May 25, 2015

Killers' frontman Brandon Flowers tops British albums chart


Brixton Academy, London

The Killers frontman delivers a buzzy rock’n’synth solo show – rounded off by a duet with Chrissie Hynde – but he can’t shake his nice-guy humility.

“Tickets for the Killers, anyone?” offers a tout outside Brixton Academy. Brandon Flowers may have just released his second solo album, but to non-aficionados he is still interchangeable with his band, whose last London show was at the roomier Wembley stadium. And that is Flowers’ one real impediment tonight: when on stage with the Killers, he’s one-quarter of a highly proficient hits assembly line that equals far more than the sum of its Stepfordian parts. But when he is the whole show, his lack of starry wiles tells. With or without the gold lame Elvis jacket, he’s got no game.

In fairness, Flowers and his sparkling band – complete with rip-roaringly fabulous backing singers – create a compact, buzzy rock’n’synth show. It’s cannily sequenced, ensuring that, while his new album, The Desired Effect, comprises much of the set, a Killers hit is never too far away. Mr Brightside and Jenny Was a Friend of Mine are shaken up with fresh arrangements: Jenny’s new-wave angularity gets the loverman treatment, with cocktail-lounge lighting and Flowers crooning at the mic stand, while Brightside is swirlingly dense, and slow enough to reveal how well his cut-up tenor serves its infidelity narrative.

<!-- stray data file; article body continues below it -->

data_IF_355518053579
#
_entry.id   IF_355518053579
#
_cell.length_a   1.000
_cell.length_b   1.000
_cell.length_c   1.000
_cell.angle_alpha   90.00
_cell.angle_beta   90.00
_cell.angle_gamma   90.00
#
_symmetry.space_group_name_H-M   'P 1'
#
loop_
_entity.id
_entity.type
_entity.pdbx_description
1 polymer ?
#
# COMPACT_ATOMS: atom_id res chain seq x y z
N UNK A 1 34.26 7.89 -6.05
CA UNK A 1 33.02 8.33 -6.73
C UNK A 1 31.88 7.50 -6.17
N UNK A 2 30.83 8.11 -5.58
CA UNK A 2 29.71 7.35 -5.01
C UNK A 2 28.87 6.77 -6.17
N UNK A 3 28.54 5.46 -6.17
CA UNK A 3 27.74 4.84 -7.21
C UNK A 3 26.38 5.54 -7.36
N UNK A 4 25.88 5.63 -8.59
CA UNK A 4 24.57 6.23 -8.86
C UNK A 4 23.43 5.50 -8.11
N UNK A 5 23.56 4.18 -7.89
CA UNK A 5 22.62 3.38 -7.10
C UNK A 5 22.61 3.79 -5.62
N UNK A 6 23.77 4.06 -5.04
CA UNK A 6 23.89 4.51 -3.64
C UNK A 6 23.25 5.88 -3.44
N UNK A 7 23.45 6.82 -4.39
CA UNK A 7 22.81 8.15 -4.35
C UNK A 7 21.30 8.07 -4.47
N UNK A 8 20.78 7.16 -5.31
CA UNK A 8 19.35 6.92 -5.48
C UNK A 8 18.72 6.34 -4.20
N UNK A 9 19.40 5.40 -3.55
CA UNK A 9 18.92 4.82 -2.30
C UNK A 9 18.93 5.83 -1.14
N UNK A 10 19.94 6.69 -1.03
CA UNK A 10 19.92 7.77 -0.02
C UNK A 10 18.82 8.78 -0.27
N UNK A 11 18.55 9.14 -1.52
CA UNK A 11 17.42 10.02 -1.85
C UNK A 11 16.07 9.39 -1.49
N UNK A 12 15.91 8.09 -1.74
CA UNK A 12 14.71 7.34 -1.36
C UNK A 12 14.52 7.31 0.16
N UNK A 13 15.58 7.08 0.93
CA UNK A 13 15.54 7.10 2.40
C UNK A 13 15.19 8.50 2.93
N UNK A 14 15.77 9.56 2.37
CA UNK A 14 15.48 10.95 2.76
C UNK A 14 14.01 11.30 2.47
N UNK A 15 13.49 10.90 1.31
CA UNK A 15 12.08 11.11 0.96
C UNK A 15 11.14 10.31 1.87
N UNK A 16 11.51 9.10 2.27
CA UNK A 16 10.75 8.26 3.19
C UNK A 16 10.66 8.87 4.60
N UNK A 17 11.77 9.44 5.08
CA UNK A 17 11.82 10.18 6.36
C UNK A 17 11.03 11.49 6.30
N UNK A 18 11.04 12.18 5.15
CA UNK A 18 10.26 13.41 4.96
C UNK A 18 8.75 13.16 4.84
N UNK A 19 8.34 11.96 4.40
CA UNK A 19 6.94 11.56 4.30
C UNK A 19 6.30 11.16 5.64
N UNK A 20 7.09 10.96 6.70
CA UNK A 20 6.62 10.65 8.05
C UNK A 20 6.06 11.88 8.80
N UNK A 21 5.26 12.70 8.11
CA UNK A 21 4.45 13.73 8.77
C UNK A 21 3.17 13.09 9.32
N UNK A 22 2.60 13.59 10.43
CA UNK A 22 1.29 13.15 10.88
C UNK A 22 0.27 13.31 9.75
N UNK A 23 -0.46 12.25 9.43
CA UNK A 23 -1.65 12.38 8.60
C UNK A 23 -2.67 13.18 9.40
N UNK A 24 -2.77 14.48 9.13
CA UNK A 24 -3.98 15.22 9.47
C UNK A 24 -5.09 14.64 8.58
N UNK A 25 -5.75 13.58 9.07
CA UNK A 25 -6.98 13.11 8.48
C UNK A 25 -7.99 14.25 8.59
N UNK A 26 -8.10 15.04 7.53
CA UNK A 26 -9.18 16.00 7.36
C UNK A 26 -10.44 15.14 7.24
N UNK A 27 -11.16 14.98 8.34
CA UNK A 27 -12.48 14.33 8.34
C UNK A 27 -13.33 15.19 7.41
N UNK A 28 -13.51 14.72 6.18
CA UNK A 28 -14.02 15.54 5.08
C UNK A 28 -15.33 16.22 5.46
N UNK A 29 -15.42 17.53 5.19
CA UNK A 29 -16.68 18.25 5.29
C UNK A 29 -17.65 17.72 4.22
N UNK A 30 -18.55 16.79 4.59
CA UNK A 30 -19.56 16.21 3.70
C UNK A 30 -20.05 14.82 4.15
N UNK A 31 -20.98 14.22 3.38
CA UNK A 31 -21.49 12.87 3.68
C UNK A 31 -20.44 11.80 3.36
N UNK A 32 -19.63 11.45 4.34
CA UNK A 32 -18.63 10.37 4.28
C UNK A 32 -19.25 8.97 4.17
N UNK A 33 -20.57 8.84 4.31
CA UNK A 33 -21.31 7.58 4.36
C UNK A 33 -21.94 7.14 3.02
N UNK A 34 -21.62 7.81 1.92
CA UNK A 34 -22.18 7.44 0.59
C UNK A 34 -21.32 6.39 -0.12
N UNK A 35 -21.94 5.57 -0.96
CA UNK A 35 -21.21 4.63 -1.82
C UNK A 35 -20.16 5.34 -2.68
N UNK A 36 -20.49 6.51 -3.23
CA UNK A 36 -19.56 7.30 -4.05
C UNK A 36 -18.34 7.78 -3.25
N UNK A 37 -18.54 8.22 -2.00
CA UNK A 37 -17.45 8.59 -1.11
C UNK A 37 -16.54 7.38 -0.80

His solo songs, lyric-heavy and loud, are where a Bono-esque messiah complex would be welcome. One thing Flowers can’t seem to shake is his nice-guy humility, which frequently comes across as detachment. He has mastered the craft of leaping on to monitors and jabbing fingers at pertinent moments, but the gospelish fervour of Can’t Deny My Love and Lonely Town’s Springsteen-goes-disco tumult would be far better conveyed by a singer with more rockstar in their DNA. The point is made when he is joined by Chrissie Hynde at the end. Duetting on the Pretenders’ Don’t Get Me Wrong and Flowers’ Between Me and You, they’re a joy to hear, but massively unbalanced – the unquenchable charisma of one completely eclipsing the mildness of the other.

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